Mr. Weasley finally broke the silence. "T-t-twelve thousand galleons!"
"Twelve thousand, five hundred, and eighty three galleons," Mad-Eye reiterated.
"Good lord, we're rich!" shouted Mr. Weasley. "Wait until we tell Fred, George, and Charlie!"
"Maybe...maybe Percy will come back now," said Mrs. Weasley, looking at once sad and hopeful.
"Oh no," said Ginny. "If the git decides he wants back in, he'd best do it before our new money is public knowledge. He doesn't get to crawl back to us that easily now that we're no longer 'lacking ambition' or however he put it. And Fred and George are already rich. Or getting there, anyway."
Mrs. Weasley was clearly fighting back tears.
"I think we'd best drop this subject," said Mr. Weasley sternly.
"Where's Kreacher?" Ron asked suddenly. "Not that I miss him, but I haven't seen him since we got here, and that's pretty unusual."
"Mrs. Black's backstabbing house elf? Dumbledore put him in stasis. He's too dangerous otherwise,and he's caused enough trouble for a bloke ten times his size," said Moody.
Hermione looked shocked and indignant. "You didn't!"
Moody shook his head. "No, I didn't. Dumbledore took care of that all on his own. I think he was afraid one of us might do something to him if he gave the job to us."
"That's really unfair!" said Hermione. "Whatever Kreacher did isn't his fault! I'm sure Mrs. Black put him up to it."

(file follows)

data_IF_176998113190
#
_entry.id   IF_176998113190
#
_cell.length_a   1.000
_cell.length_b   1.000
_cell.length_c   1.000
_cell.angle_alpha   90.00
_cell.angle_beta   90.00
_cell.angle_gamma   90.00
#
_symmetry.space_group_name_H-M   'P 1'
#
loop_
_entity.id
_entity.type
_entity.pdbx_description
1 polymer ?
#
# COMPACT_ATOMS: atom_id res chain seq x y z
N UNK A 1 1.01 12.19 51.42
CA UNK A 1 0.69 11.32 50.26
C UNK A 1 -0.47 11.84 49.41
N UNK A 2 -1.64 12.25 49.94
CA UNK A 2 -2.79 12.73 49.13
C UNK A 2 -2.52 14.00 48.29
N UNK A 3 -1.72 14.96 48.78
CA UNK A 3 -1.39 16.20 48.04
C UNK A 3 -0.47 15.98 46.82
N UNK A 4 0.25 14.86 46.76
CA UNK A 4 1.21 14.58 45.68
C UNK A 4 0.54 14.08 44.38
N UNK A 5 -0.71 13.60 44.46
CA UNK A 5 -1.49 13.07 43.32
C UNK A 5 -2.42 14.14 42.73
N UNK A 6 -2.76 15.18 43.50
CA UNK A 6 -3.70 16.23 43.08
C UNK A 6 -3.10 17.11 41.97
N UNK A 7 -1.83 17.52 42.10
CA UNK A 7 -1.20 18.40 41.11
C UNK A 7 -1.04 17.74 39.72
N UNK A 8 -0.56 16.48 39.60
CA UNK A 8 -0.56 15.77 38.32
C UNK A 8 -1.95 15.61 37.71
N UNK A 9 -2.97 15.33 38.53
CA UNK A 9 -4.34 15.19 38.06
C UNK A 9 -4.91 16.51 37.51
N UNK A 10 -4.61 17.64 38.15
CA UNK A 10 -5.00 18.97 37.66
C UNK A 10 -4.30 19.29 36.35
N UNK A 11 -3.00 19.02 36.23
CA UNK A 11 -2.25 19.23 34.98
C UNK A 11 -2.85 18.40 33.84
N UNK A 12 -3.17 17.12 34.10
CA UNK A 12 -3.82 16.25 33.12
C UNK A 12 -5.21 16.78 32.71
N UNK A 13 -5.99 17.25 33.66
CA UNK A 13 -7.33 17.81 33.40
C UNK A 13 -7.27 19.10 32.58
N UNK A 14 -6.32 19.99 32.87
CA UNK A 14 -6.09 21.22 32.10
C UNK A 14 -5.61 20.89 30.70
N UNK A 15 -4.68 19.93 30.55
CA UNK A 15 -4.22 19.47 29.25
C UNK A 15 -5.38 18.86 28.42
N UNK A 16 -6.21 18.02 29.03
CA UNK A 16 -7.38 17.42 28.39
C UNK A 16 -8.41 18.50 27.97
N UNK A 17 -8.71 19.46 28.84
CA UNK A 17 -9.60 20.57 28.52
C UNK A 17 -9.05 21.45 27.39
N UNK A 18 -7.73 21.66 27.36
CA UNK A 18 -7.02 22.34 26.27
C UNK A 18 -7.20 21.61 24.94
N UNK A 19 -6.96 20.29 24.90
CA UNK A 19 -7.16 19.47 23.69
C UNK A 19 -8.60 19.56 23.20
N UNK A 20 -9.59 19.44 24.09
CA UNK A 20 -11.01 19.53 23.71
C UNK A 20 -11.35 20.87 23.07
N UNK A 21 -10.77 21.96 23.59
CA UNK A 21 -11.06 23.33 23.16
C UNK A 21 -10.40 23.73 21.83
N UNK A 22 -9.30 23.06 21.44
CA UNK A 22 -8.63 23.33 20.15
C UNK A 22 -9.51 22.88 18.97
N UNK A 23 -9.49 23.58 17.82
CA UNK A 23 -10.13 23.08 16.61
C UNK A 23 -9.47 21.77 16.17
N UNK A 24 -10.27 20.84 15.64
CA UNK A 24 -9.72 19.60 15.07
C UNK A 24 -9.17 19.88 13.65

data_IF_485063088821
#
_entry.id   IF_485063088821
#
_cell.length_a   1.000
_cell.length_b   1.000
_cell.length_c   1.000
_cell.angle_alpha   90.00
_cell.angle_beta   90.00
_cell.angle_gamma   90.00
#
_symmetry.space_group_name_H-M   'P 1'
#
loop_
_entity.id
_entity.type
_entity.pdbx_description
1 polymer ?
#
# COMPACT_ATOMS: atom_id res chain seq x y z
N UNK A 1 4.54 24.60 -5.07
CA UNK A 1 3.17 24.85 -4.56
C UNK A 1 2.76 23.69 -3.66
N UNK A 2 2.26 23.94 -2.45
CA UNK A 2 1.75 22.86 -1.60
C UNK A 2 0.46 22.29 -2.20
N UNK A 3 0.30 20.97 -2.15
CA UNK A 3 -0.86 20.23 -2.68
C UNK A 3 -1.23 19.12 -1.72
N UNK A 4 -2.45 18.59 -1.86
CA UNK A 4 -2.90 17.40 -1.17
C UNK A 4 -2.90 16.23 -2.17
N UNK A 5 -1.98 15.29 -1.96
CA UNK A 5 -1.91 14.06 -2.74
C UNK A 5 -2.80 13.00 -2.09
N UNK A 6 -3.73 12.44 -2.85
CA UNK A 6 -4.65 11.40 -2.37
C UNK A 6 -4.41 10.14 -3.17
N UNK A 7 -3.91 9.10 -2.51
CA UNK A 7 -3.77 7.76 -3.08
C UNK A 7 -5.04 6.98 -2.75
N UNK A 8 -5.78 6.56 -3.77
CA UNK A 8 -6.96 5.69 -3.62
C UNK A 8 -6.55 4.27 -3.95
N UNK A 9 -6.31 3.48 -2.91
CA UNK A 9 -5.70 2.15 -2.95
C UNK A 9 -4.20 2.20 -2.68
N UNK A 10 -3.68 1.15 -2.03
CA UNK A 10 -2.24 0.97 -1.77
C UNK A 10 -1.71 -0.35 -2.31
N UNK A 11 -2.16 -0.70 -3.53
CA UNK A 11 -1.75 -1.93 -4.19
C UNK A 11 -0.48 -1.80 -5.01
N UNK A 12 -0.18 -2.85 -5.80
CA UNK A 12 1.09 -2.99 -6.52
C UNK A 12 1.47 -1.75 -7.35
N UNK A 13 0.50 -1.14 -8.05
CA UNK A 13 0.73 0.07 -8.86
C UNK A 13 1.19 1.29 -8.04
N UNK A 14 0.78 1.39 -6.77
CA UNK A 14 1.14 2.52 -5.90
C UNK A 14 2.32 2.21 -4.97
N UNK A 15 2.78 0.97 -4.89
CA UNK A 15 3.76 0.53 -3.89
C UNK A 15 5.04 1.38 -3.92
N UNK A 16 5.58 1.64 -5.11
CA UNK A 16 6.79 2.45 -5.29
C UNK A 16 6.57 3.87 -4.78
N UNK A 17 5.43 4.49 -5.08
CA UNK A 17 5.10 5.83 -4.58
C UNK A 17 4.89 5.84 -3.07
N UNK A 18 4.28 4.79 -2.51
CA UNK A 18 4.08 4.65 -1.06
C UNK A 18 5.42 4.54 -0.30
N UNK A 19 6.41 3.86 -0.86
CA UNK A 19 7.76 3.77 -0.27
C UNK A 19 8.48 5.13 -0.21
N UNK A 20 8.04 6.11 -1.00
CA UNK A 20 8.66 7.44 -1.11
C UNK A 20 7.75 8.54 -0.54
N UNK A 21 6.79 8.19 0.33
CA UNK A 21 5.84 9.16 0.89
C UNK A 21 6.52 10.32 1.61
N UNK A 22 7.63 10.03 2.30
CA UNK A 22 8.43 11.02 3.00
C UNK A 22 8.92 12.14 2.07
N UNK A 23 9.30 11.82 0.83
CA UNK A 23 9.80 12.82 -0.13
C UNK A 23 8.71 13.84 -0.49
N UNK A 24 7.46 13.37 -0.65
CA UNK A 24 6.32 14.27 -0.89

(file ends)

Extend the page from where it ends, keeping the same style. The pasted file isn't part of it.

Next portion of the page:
Harry bristled and started to stand, drawing in a breath to begin shouting at Hermione.
He felt a firm, restraining hand on his arm and started to push its owner off of him when he realized it was Ginny. Harry took a deep breath and slumped back into his chair. "It is Kreacher's fault," he muttered.
"Harry, you know that's not true!" said Hermione.
"I'm afraid that it is," said Moody.
Hermione was about to shoot off another reply, but Harry interrupted her. "If Kreacher hadn't done what he'd did, Sirius would still be alive."
"You can't say that!" Hermione protested. "And if pointing fingers at Kreacher is okay, why doesn't Dumbledore put us in stasis too?"
"What's 'stasis'?" asked Ron.
"It's a state of suspended animation, wherein the victim enters a permanent coma like sleep and cannot be awaked except by extremely powerful witches or wizards," said Hermione.
"Sounds like a useful spell," said Ron, who Harry realized was trying to steer the subject clear of emotionally-tryingconversation topics.
"It'snot a spell, it's a ritual," said Hermione. "And it takes about three hours to cast. And it's also illegal to use the ritual in question on human beings. What makes Kreacher so different?"
"Hold on," said Harry. "You said a minute ago that there was no difference in the ways Kreacher's actions lead to Sirius' death and what we did trying to rescue him."
"Yes, that's exactly what I'm saying," said Hermione, vehemently.
"Calm down, Harry," said Bill, apparently sensing that Harry's anger was about to erupt. "She doesn't know the full story."